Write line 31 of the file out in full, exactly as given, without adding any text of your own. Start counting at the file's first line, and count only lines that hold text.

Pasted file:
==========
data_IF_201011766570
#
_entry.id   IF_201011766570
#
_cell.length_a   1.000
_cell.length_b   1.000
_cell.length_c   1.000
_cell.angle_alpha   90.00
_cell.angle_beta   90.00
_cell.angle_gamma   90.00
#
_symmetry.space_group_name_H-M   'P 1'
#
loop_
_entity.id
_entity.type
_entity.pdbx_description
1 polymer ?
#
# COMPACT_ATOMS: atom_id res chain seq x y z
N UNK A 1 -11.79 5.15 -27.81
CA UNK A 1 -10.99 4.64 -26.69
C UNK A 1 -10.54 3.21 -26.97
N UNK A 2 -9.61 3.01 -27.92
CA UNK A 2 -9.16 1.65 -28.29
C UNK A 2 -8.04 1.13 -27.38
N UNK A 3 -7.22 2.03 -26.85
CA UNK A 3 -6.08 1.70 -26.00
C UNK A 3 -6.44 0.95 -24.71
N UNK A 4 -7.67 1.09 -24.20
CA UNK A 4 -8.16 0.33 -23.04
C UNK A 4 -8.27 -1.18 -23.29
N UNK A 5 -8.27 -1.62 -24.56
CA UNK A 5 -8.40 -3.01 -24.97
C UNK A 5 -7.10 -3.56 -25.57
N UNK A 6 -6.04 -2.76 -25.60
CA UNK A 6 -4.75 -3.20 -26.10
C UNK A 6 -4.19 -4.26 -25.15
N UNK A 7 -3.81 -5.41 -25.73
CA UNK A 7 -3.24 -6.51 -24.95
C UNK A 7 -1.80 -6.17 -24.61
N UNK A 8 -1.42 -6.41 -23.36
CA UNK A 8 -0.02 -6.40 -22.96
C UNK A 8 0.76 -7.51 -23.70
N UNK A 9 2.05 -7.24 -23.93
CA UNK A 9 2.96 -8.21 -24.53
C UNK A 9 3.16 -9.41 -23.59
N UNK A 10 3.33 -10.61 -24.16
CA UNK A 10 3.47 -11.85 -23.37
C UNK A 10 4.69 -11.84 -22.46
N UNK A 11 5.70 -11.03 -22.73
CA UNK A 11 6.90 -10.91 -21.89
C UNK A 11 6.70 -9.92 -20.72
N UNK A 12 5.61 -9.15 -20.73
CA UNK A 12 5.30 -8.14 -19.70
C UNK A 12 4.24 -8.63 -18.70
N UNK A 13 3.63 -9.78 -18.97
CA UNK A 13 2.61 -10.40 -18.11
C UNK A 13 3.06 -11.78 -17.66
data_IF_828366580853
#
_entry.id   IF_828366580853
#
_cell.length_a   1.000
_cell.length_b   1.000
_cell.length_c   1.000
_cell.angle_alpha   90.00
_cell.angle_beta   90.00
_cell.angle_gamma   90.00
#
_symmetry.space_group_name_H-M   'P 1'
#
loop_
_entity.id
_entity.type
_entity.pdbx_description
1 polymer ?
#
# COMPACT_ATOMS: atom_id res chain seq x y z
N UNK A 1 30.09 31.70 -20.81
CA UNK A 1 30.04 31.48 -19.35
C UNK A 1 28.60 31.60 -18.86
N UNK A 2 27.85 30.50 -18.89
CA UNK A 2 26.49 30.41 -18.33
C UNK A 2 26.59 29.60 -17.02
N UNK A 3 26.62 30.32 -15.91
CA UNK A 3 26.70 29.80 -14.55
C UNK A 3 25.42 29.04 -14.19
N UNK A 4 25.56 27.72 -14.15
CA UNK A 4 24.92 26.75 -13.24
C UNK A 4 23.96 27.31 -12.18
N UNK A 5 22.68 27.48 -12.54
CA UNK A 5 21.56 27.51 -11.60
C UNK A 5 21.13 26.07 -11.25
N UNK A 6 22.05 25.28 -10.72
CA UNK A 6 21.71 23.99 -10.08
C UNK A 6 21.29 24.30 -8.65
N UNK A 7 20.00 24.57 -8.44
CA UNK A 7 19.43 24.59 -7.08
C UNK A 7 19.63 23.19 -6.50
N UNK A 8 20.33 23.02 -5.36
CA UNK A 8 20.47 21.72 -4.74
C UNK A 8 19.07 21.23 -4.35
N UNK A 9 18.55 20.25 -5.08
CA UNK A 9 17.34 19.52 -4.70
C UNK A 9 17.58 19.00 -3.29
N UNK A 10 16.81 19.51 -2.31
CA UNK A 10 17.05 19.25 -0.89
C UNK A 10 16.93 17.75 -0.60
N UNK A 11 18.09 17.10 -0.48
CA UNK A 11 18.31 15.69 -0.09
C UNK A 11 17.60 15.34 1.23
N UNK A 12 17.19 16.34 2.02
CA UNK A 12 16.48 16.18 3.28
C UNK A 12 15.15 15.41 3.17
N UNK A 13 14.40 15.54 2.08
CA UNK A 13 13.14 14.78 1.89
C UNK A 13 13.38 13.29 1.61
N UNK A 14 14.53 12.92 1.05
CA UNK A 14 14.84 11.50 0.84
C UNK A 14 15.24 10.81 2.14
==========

CA UNK A 4 -8.16 0.33 -23.04